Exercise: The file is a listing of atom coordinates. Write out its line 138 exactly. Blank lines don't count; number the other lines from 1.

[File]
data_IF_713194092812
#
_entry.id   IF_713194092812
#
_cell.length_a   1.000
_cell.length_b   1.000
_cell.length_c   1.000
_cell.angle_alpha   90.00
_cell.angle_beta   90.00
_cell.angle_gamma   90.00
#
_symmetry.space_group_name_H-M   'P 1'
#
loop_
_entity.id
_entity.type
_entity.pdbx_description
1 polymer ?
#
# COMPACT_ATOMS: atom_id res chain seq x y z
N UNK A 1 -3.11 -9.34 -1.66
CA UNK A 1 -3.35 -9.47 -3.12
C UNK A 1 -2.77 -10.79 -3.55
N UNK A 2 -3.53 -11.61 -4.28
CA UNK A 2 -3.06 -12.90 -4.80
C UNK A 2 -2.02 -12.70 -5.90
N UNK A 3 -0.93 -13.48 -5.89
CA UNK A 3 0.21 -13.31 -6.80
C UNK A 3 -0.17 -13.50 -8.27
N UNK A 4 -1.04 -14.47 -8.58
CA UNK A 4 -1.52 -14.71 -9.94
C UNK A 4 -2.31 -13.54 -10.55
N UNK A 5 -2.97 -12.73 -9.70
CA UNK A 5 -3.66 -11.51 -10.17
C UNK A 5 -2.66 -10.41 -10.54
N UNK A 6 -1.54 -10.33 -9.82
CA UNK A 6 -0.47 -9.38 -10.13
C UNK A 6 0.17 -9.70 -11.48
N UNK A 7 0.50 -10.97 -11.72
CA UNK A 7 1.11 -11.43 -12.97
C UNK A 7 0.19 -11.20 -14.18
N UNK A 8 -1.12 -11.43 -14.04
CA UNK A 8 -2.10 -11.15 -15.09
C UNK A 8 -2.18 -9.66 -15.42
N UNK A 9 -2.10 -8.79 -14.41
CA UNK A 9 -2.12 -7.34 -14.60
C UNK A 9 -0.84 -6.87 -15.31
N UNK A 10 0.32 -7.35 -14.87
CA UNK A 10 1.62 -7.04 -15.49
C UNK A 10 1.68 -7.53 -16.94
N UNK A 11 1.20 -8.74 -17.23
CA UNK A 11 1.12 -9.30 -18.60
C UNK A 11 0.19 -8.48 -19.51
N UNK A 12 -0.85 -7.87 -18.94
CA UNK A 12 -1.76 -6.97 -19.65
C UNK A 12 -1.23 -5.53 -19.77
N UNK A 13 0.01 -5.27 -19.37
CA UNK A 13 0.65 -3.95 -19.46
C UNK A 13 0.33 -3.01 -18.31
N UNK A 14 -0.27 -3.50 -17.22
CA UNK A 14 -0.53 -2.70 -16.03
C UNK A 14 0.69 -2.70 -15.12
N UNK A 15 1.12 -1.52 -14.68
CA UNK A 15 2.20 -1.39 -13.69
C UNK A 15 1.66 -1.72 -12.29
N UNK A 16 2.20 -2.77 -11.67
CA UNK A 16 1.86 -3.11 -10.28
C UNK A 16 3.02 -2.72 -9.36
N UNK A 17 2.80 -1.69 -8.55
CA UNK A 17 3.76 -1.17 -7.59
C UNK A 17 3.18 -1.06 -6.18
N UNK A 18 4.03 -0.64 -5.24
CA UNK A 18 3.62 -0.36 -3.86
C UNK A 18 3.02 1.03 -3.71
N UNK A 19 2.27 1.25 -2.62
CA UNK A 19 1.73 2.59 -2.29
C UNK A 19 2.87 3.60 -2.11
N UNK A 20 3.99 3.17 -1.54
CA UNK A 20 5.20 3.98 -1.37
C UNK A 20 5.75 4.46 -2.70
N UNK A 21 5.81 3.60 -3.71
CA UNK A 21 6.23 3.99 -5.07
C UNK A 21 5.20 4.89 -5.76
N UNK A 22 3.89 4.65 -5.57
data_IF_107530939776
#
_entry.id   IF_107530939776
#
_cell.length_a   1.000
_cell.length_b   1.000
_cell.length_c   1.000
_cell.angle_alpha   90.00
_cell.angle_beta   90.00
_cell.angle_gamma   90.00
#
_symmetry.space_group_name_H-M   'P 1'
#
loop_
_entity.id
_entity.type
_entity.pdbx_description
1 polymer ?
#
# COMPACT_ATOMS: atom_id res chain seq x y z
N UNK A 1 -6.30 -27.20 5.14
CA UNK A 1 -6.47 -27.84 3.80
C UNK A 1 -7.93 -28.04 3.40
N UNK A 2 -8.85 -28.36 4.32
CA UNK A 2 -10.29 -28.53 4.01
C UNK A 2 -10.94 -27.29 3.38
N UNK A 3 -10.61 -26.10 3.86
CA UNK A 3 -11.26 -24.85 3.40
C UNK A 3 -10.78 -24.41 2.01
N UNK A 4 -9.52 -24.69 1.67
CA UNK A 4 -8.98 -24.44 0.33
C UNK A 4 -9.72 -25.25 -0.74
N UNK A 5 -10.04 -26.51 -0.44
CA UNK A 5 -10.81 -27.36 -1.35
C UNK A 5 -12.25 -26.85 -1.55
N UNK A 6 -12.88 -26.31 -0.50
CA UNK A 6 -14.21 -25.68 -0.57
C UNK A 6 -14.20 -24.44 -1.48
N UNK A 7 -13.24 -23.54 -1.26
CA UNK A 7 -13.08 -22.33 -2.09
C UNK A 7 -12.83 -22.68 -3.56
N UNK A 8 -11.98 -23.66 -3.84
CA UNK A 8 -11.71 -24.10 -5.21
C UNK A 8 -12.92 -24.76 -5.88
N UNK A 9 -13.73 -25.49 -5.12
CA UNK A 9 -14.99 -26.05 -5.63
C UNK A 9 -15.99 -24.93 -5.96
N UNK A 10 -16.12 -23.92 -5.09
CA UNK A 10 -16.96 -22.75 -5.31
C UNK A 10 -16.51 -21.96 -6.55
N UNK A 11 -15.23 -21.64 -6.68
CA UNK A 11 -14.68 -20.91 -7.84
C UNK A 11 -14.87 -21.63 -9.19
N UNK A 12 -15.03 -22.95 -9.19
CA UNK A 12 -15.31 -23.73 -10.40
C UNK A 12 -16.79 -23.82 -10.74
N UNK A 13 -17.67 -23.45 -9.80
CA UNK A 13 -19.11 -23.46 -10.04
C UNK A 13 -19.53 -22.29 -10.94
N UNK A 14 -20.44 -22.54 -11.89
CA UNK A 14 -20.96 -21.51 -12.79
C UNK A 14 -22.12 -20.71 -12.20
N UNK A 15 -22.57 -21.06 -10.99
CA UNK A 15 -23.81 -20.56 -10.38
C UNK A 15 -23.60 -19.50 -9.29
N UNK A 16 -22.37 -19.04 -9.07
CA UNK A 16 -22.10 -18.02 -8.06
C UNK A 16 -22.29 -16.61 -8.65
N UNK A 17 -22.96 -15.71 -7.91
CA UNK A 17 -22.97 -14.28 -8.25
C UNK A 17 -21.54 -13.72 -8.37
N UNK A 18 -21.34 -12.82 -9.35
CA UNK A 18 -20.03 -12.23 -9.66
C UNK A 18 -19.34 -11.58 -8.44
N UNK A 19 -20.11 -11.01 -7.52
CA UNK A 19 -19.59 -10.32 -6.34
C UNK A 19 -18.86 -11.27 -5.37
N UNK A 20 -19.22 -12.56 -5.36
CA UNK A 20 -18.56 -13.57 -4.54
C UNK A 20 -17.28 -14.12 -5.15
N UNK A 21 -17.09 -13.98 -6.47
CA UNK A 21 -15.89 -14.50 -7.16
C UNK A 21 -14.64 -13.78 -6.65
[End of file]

N UNK A 12 -15.03 -22.95 -9.19